Those who go to bed in dreary January and those who don’t

The film’s opening scene shows a man’s hand slipping over the wheat crop in a field ready for harvest. We see the face of the protagonist, a warrior in contemplation, adorned with a splendid fighter’s armor, made of metal plates and trimmed with fur. The camera follows him marching towards his troops and later fighting bloody battles as the Gladiator story unfolds.

It’s unquestionably one of the most iconic scenes in a battle movie ever made, but I find myself distracted from the brilliant scenes, designed to captivate the viewer with the thrill of mounted charges and sword fights, and stuck on the armor the fighters wear.

This concern can be attributed to a combination of cold weather, no sun and less activity, as it is a gloomy January. The mercury is plummeting and anything remotely resembling some form of impenetrable clothing to protect the wearer captures my attention.

Medieval Romans may have had the strongest armor, but those who are truly protected are those who can withstand the cold, the quintessential “people of winter”, better insulated than lesser mortals like me. Much like Karna of Mahabharat, who was born with celestial armor attached to him, the people of winter are also invincible.

Every time I leave the warmth of my home, it takes impeccable planning to dress. Jacket? To verify. Gloves? To verify. Cap? To verify. Fleece-lined boots? To verify. And then once outside, all blue noses, we see these stubborn souls who walk nonchalantly in scanty clothes. They somehow tricked their nerves into not picking up the temperature drop and relaying that information to the brain. Or maybe they were born with a natural Yakut gene.

It is believed that what you notice first about a person says a lot about your personality. There are people who believe that you can always tell a gentleman by the shoes he wears. In my case, it has always been how warmly dressed the person is. Those who have mastered the art of layering without compromising on style leave the most favorable impression on me.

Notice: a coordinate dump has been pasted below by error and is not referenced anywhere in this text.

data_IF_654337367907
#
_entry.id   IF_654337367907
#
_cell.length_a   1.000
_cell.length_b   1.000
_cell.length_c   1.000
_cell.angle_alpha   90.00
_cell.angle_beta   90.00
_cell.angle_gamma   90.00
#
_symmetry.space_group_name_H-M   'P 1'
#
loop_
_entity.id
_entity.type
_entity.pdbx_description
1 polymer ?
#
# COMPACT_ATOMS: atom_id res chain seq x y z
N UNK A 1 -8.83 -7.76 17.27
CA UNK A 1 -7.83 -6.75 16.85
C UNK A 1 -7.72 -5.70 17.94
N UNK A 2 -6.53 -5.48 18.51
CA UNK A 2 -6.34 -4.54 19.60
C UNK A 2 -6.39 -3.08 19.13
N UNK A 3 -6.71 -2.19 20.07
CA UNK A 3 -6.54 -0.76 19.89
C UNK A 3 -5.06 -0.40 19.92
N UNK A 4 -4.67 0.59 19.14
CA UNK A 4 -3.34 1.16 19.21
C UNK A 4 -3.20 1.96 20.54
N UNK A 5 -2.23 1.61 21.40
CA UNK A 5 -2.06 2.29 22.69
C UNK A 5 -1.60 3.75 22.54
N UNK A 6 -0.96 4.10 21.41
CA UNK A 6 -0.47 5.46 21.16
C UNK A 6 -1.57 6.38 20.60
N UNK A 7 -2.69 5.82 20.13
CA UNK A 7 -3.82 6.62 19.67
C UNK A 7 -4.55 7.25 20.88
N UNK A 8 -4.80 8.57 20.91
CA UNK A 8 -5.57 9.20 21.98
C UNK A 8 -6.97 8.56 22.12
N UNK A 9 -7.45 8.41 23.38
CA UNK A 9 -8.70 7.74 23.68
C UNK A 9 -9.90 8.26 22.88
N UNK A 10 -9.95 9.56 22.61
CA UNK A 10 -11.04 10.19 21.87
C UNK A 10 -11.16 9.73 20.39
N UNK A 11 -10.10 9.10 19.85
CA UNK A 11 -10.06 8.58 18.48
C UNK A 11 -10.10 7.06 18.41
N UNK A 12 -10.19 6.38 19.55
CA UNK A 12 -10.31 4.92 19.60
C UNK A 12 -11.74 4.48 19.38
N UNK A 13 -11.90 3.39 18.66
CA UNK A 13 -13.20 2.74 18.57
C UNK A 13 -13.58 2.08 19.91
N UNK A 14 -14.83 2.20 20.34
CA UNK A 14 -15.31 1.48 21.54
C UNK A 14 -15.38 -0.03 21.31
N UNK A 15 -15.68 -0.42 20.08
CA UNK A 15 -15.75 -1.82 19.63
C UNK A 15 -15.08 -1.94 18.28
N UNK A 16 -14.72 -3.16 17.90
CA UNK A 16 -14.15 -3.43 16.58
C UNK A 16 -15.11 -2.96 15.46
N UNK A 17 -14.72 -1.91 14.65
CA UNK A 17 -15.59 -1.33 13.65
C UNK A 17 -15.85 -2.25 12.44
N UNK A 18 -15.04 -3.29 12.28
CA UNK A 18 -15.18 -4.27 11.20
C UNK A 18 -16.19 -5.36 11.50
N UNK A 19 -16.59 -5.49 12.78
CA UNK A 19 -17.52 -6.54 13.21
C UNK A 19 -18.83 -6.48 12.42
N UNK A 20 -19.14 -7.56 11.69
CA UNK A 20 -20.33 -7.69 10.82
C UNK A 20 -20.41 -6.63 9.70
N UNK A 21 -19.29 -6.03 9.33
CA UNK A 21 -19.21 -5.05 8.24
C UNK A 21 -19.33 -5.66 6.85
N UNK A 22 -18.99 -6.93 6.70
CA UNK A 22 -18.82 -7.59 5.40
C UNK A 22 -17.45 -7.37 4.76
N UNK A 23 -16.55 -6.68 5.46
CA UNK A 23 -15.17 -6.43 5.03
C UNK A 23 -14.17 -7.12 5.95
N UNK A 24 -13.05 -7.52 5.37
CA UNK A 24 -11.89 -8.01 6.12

Yes, there are winter coping strategies, but I don’t want to cope anymore. I want to end it. I fantasize about a winter house somewhere along the coast.

I might even sell my soul to the devil to avoid another tough season.

The winter people in my life try to convince me that it’s all in the mind and that I’ve simply programmed my brain to feel the cold more intensely than others. I don’t know how to rewire it, Jack Frost biting my nose and toes.

According to one study, men can be comfortable in temperatures up to 5 degrees cooler than women. Yet in cold countries, office buildings have temperatures suited to men’s needs, leaving women too cold to work. Now it’s the ceiling thermostat that I would like to break.

From now on, I’m counting down the days until February and the end of this season. Until then, I embrace my inner snow queen snuggled up against a radiator, with Netflix, books and mugs of hot chocolate. [email protected]

The writer is a freelance contributor based in Jalandhar

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